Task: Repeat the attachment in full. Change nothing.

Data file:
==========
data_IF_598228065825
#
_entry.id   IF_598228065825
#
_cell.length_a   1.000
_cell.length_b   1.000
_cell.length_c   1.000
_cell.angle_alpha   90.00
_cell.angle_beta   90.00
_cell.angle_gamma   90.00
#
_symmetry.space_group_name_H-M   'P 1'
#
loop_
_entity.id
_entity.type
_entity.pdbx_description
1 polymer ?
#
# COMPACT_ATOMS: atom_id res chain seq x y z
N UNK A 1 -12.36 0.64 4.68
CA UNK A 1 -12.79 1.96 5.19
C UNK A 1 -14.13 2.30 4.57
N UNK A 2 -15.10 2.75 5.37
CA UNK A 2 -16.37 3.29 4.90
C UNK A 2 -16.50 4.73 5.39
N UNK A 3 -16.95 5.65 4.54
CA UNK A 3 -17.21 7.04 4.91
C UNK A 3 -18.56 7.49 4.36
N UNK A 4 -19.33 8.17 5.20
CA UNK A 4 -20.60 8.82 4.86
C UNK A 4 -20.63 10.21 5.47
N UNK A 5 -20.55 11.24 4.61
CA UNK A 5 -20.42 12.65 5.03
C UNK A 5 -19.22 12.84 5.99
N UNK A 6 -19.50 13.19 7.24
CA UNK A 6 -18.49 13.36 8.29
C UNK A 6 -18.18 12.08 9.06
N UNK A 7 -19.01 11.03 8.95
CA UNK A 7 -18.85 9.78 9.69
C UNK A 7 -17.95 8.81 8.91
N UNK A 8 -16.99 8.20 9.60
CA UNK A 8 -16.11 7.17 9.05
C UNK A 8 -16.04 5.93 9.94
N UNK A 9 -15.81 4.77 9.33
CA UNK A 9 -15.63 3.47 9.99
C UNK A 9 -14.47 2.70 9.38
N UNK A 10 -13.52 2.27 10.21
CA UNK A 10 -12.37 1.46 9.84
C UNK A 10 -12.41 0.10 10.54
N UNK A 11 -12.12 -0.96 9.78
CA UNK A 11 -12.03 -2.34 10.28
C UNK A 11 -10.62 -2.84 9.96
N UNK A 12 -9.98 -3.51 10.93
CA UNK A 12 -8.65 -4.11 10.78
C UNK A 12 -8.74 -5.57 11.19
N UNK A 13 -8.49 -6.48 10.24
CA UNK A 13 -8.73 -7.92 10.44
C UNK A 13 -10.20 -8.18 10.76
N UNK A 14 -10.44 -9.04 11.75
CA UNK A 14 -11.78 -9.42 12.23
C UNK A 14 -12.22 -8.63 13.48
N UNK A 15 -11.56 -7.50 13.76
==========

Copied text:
data_IF_598228065825
#
_entry.id   IF_598228065825
#
_cell.length_a   1.000
_cell.length_b   1.000
_cell.length_c   1.000
_cell.angle_alpha   90.00
_cell.angle_beta   90.00
_cell.angle_gamma   90.00
#
_symmetry.space_group_name_H-M   'P 1'
#
loop_
_entity.id
_entity.type
_entity.pdbx_description
1 polymer ?
#
# COMPACT_ATOMS: atom_id res chain seq x y z
N UNK A 1 -12.36 0.64 4.68
CA UNK A 1 -12.79 1.96 5.19
C UNK A 1 -14.13 2.30 4.57
N UNK A 2 -15.10 2.75 5.37
CA UNK A 2 -16.37 3.29 4.90
C UNK A 2 -16.50 4.73 5.39
N UNK A 3 -16.95 5.65 4.54
CA UNK A 3 -17.21 7.04 4.91
C UNK A 3 -18.56 7.49 4.36
N UNK A 4 -19.33 8.17 5.20
CA UNK A 4 -20.60 8.82 4.86
C UNK A 4 -20.63 10.21 5.47
N UNK A 5 -20.55 11.24 4.61
CA UNK A 5 -20.42 12.65 5.03
C UNK A 5 -19.22 12.84 5.99
N UNK A 6 -19.50 13.19 7.24
CA UNK A 6 -18.49 13.36 8.29
C UNK A 6 -18.18 12.08 9.06
N UNK A 7 -19.01 11.03 8.95
CA UNK A 7 -18.85 9.78 9.69
C UNK A 7 -17.95 8.81 8.91
N UNK A 8 -16.99 8.20 9.60
CA UNK A 8 -16.11 7.17 9.05
C UNK A 8 -16.04 5.93 9.94
N UNK A 9 -15.81 4.77 9.33
CA UNK A 9 -15.63 3.47 9.99
C UNK A 9 -14.47 2.70 9.38
N UNK A 10 -13.52 2.27 10.21
CA UNK A 10 -12.37 1.46 9.84
C UNK A 10 -12.41 0.10 10.54
N UNK A 11 -12.12 -0.96 9.78
CA UNK A 11 -12.03 -2.34 10.28
C UNK A 11 -10.62 -2.84 9.96
N UNK A 12 -9.98 -3.51 10.93
CA UNK A 12 -8.65 -4.11 10.78
C UNK A 12 -8.74 -5.57 11.19
N UNK A 13 -8.49 -6.48 10.24
CA UNK A 13 -8.73 -7.92 10.44
C UNK A 13 -10.20 -8.18 10.76
N UNK A 14 -10.44 -9.04 11.75
CA UNK A 14 -11.78 -9.42 12.23
C UNK A 14 -12.22 -8.63 13.48
N UNK A 15 -11.56 -7.50 13.76